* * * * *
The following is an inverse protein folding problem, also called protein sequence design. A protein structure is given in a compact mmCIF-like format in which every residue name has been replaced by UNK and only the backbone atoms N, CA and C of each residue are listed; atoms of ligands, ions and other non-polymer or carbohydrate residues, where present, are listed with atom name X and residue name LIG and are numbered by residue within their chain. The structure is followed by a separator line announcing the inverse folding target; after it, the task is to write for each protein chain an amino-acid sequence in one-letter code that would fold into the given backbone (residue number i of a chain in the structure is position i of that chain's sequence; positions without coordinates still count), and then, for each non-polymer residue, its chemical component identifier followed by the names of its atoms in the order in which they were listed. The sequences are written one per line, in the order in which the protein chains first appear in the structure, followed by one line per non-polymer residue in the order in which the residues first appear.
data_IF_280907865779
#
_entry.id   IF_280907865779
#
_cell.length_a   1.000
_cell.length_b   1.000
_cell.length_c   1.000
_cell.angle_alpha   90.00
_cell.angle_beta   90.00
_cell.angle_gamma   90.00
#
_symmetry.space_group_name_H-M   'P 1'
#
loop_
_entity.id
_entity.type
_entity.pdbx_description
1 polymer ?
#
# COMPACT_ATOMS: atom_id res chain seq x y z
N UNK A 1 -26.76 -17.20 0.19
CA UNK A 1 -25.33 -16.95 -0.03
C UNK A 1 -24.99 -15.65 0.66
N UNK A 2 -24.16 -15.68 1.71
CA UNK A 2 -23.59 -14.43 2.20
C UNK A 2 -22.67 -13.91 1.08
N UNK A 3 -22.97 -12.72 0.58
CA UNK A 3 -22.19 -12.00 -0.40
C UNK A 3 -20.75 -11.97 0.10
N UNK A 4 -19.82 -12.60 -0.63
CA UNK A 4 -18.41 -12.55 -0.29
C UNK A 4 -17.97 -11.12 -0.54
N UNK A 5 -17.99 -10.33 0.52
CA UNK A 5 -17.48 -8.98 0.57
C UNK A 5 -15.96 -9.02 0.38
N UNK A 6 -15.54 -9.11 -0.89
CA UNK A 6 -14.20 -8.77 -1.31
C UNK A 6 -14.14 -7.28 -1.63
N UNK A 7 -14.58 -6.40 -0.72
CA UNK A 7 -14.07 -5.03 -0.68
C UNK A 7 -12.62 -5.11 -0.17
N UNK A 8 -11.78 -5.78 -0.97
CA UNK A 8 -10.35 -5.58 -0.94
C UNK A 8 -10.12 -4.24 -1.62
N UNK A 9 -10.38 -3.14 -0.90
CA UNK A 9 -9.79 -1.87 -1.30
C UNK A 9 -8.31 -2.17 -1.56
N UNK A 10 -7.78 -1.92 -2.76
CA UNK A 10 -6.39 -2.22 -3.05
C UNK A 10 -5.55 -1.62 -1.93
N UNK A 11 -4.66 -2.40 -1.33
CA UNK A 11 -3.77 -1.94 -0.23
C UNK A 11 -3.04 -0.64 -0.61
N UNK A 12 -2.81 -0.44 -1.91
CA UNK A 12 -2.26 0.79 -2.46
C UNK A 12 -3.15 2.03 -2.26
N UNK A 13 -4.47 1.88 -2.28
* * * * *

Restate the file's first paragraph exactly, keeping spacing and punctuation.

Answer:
The following is an inverse protein folding problem, also called protein sequence design. A protein structure is given in a compact mmCIF-like format in which every residue name has been replaced by UNK and only the backbone atoms N, CA and C of each residue are listed; atoms of ligands, ions and other non-polymer or carbohydrate residues, where present, are listed with atom name X and residue name LIG and are numbered by residue within their chain. The structure is followed by a separator line announcing the inverse folding target; after it, the task is to write for each protein chain an amino-acid sequence in one-letter code that would fold into the given backbone (residue number i of a chain in the structure is position i of that chain's sequence; positions without coordinates still count), and then, for each non-polymer residue, its chemical component identifier followed by the names of its atoms in the order in which they were listed. The sequences are written one per line, in the order in which the protein chains first appear in the structure, followed by one line per non-polymer residue in the order in which the residues first appear.